When parties are going through a divorce, they often have problems determining who gets what property. Each party may have sentimental attachment to items, or may want the items to decorate their new home. Generally the two parties are able to reach an agreement on who gets what. However, there are many times where the parties want the same items and are willing to spend more money fighting over the item than it is actually worth.
When a person files for divorce, the parties involved are restrained from taking certain actions. For example, the party who has been paying insurance will continue to pay insurance, the party who pays the mortgage will continue to pay the mortgage, and so on. No assets can be sold or otherwise disposed of unless it is necessary to pay for basic living expenses. But what happens when the parties cannot agree on who gets which vehicle, or who is entitled to stay in the marital home?
If the parties are unable to agree on these issues, the matters are presented to the court. This is generally done in a temporary relief hearing. The party requesting the hearing will explain through written affidavit and some arguments by their attorney what they are asking for, why they want this, and why it is important for them to receive it. The other party is given the same opportunity to explain why they do not agree with the property division, or why it would be better for them to have the property. The judge will take all of the information presented into consideration and make a decision.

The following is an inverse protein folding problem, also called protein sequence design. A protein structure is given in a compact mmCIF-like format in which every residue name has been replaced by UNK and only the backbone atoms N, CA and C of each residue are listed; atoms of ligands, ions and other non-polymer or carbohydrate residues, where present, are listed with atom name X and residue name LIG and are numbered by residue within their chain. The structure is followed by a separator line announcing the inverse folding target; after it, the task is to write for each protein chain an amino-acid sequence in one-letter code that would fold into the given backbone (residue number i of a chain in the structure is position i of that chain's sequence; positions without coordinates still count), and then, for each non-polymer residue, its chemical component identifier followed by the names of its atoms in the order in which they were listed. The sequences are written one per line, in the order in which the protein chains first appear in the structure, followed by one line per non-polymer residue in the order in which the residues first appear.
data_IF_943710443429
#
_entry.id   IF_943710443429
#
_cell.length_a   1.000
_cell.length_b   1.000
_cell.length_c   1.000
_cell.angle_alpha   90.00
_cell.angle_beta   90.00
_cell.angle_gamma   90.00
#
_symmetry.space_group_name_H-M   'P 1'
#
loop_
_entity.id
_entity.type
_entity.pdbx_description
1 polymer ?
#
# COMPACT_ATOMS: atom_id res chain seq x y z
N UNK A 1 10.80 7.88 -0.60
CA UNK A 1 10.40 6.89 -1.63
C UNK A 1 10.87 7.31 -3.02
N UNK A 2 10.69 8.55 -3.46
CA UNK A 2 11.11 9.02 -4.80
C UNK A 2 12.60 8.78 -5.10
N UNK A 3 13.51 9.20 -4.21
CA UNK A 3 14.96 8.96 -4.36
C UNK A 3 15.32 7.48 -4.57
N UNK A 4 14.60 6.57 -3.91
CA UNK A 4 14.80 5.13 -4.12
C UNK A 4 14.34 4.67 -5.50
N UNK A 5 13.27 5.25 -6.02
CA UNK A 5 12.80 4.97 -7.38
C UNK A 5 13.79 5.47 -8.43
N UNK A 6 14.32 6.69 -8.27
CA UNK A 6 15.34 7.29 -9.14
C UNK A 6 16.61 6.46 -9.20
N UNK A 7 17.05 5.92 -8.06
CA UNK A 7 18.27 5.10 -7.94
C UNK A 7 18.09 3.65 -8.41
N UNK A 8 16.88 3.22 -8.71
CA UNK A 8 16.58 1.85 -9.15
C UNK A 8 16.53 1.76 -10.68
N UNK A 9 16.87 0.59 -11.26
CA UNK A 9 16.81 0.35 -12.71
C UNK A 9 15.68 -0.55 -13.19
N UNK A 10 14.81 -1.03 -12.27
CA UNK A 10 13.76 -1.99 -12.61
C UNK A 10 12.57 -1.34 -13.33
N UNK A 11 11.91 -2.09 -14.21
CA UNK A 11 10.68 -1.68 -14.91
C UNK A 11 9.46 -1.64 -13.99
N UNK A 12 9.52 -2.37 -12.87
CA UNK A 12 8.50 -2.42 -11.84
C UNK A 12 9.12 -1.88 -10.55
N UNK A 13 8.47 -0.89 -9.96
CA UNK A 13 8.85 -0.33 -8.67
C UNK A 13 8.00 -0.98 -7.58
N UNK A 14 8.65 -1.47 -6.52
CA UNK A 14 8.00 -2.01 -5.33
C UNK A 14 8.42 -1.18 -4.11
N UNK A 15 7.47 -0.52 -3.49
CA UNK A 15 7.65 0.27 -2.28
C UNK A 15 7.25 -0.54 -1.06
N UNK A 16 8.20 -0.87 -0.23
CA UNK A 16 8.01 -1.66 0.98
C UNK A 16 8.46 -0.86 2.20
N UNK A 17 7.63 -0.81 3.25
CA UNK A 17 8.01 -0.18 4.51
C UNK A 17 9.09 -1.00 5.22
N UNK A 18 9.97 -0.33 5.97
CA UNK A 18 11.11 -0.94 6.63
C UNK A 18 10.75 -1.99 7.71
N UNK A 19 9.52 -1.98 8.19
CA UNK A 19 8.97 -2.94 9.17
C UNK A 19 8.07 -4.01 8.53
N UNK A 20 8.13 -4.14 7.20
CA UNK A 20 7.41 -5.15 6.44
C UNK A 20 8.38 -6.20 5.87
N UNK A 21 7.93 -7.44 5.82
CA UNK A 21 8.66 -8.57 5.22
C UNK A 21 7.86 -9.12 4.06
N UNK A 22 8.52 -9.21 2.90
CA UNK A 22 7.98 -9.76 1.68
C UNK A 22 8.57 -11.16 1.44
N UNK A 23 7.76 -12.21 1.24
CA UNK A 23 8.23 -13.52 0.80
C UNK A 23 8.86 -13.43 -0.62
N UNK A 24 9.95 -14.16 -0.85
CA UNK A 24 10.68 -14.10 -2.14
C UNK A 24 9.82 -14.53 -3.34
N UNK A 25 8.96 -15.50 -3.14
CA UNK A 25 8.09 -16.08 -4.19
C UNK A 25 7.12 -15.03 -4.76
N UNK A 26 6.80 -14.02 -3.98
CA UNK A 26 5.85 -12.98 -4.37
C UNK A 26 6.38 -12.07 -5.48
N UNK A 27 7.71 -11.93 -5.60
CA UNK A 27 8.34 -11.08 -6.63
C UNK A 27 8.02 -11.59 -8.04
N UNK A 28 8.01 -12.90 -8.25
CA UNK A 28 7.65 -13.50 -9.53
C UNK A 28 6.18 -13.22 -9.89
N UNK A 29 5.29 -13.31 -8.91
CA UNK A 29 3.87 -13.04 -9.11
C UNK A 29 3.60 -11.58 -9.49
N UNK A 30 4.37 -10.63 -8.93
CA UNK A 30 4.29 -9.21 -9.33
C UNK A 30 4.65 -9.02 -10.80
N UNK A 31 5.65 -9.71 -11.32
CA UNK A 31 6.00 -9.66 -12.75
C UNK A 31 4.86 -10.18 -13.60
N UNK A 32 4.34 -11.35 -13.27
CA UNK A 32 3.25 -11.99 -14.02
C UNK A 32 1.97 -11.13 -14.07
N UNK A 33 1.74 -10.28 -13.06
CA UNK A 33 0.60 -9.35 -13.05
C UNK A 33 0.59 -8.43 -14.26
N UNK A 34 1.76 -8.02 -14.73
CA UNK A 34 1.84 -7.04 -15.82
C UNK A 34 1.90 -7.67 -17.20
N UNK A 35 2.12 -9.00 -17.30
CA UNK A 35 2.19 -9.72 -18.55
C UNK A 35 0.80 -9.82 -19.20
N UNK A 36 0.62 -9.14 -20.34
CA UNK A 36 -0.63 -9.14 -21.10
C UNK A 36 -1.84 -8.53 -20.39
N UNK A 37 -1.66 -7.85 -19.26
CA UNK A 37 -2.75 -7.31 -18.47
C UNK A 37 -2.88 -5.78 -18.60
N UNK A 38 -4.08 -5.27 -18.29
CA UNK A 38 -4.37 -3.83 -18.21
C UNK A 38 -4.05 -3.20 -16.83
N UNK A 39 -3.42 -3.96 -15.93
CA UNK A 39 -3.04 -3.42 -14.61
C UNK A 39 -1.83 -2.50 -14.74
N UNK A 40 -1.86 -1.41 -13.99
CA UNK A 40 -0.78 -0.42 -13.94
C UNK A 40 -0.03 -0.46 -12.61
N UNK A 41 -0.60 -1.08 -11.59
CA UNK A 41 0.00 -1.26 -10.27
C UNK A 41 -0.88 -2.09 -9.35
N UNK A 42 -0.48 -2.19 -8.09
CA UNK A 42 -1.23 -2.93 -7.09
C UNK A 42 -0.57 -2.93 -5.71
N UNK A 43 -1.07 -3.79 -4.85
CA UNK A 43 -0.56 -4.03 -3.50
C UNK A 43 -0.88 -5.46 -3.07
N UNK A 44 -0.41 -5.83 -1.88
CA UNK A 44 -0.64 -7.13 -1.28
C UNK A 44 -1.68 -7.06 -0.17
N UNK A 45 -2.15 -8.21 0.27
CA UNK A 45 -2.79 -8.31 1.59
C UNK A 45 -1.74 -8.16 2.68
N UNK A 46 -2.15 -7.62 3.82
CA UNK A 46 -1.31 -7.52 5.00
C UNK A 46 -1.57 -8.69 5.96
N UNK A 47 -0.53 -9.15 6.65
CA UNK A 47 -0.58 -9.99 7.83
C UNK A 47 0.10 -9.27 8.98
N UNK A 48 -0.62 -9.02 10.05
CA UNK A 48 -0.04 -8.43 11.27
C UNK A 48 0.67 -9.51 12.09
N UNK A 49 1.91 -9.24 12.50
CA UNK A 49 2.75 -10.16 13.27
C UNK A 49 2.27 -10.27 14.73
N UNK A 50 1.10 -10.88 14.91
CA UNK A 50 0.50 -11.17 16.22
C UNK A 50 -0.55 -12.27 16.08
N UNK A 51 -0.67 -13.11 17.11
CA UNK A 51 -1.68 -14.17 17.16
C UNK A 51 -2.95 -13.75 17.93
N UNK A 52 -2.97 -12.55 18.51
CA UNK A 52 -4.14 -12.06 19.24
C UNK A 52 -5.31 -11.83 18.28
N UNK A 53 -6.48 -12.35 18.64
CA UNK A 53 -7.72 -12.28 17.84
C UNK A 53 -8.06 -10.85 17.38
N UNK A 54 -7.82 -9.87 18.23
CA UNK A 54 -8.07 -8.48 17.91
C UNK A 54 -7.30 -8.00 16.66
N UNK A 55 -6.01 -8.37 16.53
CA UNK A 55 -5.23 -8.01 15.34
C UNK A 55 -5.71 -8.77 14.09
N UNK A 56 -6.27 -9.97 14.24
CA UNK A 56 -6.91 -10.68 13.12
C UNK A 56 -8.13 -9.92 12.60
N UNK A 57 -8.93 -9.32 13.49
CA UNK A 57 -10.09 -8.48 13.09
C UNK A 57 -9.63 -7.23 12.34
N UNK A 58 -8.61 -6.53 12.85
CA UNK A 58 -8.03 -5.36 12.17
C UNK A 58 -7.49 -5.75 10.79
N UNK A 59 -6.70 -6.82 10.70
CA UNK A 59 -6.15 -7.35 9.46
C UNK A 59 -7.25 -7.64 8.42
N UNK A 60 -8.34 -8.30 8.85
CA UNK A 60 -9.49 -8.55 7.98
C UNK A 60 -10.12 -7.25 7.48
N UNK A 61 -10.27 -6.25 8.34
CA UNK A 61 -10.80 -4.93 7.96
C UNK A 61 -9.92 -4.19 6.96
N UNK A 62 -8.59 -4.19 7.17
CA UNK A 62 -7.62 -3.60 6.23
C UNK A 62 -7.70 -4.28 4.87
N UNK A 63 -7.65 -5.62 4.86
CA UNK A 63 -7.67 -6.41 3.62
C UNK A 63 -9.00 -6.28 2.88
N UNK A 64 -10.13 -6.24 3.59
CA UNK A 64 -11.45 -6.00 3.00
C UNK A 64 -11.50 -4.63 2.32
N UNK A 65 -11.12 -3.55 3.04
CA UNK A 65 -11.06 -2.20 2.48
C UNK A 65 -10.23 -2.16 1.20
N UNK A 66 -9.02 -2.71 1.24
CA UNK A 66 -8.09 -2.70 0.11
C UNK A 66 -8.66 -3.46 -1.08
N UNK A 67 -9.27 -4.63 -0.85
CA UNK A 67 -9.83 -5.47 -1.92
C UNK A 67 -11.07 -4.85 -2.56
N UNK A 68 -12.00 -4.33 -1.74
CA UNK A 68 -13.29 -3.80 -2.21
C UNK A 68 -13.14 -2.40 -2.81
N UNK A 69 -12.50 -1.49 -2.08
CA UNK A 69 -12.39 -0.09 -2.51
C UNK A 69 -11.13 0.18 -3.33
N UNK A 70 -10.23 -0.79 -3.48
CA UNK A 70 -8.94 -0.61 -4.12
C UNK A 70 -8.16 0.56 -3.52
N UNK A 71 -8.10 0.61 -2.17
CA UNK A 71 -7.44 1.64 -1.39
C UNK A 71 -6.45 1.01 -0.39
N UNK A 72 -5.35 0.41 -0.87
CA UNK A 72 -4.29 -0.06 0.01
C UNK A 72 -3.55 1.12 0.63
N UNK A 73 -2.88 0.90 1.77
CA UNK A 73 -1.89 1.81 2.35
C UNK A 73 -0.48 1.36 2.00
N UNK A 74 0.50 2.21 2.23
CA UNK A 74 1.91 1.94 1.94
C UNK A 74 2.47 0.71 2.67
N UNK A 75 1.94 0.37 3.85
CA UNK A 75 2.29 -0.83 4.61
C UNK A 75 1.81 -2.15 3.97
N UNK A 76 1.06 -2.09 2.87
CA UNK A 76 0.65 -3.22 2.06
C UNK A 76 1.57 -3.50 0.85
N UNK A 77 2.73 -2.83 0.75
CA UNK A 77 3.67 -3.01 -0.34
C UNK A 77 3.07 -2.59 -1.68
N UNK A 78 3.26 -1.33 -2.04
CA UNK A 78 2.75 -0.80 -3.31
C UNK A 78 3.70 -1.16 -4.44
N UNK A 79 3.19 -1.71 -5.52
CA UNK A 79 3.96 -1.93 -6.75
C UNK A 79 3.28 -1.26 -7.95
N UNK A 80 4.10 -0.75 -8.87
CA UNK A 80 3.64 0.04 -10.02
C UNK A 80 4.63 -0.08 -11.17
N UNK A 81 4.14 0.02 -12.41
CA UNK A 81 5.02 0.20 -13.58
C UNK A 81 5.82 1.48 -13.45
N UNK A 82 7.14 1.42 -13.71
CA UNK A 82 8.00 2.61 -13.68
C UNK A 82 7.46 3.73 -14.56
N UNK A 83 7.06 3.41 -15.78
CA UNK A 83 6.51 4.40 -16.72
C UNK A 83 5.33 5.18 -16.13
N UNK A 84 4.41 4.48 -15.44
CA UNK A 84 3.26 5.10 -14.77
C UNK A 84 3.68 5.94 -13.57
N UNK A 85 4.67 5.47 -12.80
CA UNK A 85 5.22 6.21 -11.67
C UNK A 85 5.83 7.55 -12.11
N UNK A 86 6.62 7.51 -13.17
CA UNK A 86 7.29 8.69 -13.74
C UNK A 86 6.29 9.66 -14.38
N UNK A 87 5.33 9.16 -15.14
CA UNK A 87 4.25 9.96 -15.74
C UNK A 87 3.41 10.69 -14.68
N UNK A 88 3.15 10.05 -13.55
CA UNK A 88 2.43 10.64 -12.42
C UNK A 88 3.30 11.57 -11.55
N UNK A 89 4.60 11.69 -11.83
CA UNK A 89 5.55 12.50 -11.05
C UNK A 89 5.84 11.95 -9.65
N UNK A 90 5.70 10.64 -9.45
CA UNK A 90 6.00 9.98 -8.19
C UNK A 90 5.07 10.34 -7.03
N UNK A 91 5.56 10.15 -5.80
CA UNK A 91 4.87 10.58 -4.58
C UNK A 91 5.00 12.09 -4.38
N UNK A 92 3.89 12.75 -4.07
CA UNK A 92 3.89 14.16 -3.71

Oftentimes, the court does not want to be involved in dividing up personal property. Determining which party stays in the house is one thing, but determining who gets the antique end table is another. It is known to happen that a judge will order property sold and the proceeds divided between the parties, no matter how much sentimental value the property has. That is why it is best for the parties to try to put their emotions aside and come to an agreement on property outside of court.
If the parties are close to an agreement on property division but are stuck on a few items, attending mediation may be beneficial for them. At mediation, the parties are able to discuss the property that needs to be divided and often come to more creative solutions for dividing it. The parties may also raise the property division issues at a FENE.
One common misperception about property division is that it is 50/50. This is not quite true. Under Minnesota law, property is to be divided equitably (which does not necessarily mean equally). This brings in the concept of fairness. A court is not going to make sure every penny is matched on each side of a property settlement. If there are two vehicles, for example, and one is worth more than the other, but they are similar in value, then the court will award each party a vehicle and not worry about evening out the values.
Speaking to a qualified Minnesota divorce attorney can help make sense of things and give you a better understanding of what you may be entitled to. Call us today for a free consultation.